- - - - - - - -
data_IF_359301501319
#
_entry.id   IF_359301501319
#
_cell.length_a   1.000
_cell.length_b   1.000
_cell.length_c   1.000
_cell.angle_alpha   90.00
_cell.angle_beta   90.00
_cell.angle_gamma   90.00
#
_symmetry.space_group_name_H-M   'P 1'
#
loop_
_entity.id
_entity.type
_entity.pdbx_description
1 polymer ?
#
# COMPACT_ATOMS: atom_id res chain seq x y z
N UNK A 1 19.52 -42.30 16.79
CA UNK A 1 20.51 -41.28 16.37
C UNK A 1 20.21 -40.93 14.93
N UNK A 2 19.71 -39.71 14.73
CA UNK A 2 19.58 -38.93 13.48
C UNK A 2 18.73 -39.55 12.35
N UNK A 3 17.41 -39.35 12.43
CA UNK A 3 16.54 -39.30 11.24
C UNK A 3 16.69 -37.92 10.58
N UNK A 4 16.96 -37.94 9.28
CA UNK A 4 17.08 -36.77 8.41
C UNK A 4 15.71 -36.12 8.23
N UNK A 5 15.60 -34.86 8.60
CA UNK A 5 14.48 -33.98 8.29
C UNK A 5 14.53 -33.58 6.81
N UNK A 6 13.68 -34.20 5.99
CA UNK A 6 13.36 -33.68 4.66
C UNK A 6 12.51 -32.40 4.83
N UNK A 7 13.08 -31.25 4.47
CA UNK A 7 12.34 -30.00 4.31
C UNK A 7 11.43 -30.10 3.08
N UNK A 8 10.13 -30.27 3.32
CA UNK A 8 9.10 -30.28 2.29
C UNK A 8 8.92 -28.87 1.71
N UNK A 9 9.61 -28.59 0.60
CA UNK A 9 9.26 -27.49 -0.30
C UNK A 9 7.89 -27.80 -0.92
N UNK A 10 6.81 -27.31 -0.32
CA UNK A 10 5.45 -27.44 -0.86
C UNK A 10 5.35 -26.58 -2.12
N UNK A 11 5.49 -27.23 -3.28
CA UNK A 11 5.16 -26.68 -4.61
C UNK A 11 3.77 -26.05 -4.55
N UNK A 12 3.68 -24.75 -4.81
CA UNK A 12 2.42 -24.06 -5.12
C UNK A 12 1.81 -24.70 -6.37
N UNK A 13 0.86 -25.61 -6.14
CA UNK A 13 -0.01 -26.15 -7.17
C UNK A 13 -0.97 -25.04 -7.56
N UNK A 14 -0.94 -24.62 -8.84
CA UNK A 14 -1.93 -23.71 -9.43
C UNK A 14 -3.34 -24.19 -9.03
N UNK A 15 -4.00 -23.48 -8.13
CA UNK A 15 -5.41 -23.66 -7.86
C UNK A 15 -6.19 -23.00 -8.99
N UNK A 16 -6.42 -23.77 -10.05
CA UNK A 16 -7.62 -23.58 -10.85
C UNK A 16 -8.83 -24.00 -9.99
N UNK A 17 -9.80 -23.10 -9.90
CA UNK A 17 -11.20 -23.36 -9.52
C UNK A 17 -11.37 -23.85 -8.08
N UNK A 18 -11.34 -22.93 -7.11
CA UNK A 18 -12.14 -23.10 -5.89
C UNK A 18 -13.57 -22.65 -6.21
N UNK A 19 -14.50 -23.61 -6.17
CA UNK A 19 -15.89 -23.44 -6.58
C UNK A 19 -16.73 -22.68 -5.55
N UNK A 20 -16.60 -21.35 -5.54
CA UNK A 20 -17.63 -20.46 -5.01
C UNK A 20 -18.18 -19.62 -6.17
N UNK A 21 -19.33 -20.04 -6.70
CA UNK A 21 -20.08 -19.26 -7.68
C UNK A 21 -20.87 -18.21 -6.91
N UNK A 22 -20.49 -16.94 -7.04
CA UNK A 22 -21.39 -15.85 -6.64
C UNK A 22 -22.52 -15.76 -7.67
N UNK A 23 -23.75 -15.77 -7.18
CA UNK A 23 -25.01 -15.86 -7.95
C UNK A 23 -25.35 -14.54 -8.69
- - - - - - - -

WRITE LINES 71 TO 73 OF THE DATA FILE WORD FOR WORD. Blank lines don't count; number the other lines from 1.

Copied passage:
C UNK A 17 -11.37 -23.85 -8.08
N UNK A 18 -11.34 -22.93 -7.11
CA UNK A 18 -12.14 -23.10 -5.89